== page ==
The annual college report is a comprehensive and collaborative assessment of collegiate mental health involving approximately 500 university and college counseling centers with the overarching goal to identify anxiety, depression, and overall mental health issues and needs for this high risk age cohort. This report is not a survey. The data summarized in this report were obtained during clinical interactions with students who visited hundreds of college counseling centers in the U.S. during the 2016-2017 school year and not the general student population.
Our College Students Have Problems and Need Help
There is an increasing disparity between the need for mental health care and availability. Between 2010 and 2015, counseling center utilization increased by an average of 30-40%, while college enrollment in participating school increased by only 5%.
Students in Crisis
Suicide and mental health crisis counseling has become a core and necessary service. In 2016, counseling programs devoted to “rapid access” e.g., crisis intervention services increased by an average of 28%, whereas resources devoted to “routine treatment” decreased slightly by 7.6%.
Depression and Anxiety
In 2017, half of college students who sought out counseling said they felt depressed, but anxiety was even more common, affecting 62 percent of students who came in for counseling, as assessed by their clinicians. This trend has been observed and growing over the past four years.
Other trends include students reporting a past traumatic life experience.
Suicidality and Self Injury
Self-threatening and suicidal behaviors are becoming more common among college students seeking treatment. It’s important to note, that colleges and university health systems do not report suicides on campus or among their student population. However, the prevalence and proportion of students who had self-injured, thought seriously about suicide, or attempted suicide, rose for the seventh consecutive year.
Marijuana Use and Abuse
The percentage of students seeking mental health counseling who reported using marijuana during the previous two weeks increased by 3.6 percent (21 to over 24 percent) from the previous school year. These students are also likely to binge drink, smoke cigarettes, and report learning problems.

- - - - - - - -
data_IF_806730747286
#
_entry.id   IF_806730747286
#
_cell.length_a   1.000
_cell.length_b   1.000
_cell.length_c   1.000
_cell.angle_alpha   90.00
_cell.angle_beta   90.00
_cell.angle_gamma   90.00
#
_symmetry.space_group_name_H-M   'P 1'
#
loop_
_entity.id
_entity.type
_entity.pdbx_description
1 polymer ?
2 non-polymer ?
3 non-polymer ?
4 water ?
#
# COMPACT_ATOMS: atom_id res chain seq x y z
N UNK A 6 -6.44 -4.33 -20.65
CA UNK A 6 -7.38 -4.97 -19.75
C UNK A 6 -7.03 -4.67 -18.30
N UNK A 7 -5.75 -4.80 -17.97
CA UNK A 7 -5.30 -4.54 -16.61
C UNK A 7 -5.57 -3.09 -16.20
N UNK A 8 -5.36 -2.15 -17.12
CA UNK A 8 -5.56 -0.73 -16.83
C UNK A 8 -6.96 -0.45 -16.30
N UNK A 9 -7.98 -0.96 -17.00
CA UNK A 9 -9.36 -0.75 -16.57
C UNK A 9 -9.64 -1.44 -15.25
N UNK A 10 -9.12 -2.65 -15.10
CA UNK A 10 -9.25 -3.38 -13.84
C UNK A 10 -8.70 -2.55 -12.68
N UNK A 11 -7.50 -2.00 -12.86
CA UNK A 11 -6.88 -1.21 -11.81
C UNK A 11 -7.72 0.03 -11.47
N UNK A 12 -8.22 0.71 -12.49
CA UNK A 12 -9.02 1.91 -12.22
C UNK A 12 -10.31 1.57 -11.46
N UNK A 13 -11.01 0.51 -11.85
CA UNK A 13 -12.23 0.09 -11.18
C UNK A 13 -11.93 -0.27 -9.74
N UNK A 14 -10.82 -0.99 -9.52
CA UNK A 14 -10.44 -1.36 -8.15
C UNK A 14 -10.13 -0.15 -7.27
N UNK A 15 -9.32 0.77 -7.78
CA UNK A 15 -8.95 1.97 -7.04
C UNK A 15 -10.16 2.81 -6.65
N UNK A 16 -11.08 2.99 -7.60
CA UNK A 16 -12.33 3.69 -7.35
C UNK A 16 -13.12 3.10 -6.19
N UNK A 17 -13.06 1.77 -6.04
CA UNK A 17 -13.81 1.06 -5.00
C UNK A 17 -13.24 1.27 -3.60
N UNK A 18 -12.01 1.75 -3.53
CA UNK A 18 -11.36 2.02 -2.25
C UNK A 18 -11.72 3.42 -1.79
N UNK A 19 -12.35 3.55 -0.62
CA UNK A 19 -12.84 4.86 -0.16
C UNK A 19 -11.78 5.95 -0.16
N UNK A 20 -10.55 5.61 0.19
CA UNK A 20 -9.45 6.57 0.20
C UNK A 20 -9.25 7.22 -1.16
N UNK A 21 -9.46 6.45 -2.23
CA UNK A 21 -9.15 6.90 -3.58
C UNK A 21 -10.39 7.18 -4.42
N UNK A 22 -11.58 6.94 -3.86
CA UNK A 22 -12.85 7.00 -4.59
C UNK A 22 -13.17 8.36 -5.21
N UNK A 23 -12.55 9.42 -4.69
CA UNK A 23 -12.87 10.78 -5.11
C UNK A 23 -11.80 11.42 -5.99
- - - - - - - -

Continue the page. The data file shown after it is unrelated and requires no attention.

During the assessment process, students are asked how many times they have smoked marijuana during the previous 2 weeks. Overall 5.5 percent reported over 10 times in the previous 2 weeks (8.4% males; 4.0 % females) N=96,700
Figure 1: Specific Mental Health Concern / Diagnosis and Prevalence Between School Year 2013-14 and 2016-17
Why Does This Matter?
These data and trends are a wake-up call. We have students leaving home for college who are already abusing or are dependent on marijuana or other illicit drugs and alcohol. Many have been treated by local clinicians for ADD, ADHD, depression, bipolar or eating disorders, and even schizophrenia.
College students are representative of adolescents who survived the perils of high school and persevered well enough to graduate and earn a high enough score on the SAT or ACT to enter college. Many have done this with the help of psychologists, psychiatrists, and/or psychotropic medications.
Moreover, college students who voluntarily seek help for various mental health conditions or for an acute stressor, are among those with the highest distress, but they also possess the willingness to shrug off the stigma and get the help they need. In other words, they are the self-selectors, which present a valid reliability concern, if one was making comparisons to the non-college world or generalizing these data with non-college persons in the same age cohort. Therefore, these data very likely under report the severity of mental health and substance use disorders among this age demographic.
Because anxiety disorder and depression are increasing each year and utilizing the vast majority of clinical time and resources, the days of the Student Health Centers giving antibiotics, flu shots and condoms are long gone. Most of the care requests are psychiatric in nature. High school students who were previously treated in their community who now attend college are a viable concern and one that skews these data. Adjusting to college life is stressful, but even more so for those already suffering with mental illness. Sleep problems, learning problems, social anxiety, sexually transmitted diseases, drug and alcohol abuse, trauma, depression and suicidality are all increasing on college campuses.
Given these extraordinary data and the likelihood of availability and proximity to academic medical centers among the 500 colleges and universities represented, it makes good sense to pursue well-powered research to develop effective interventions aimed at the broader age cohort, which is at greater risk for morbidity and mortality from mental health, stress and substance abuse.
Center for Collegiate Mental Health. (2018, January). 2017 Annual Report (Publication No. STA 18-166).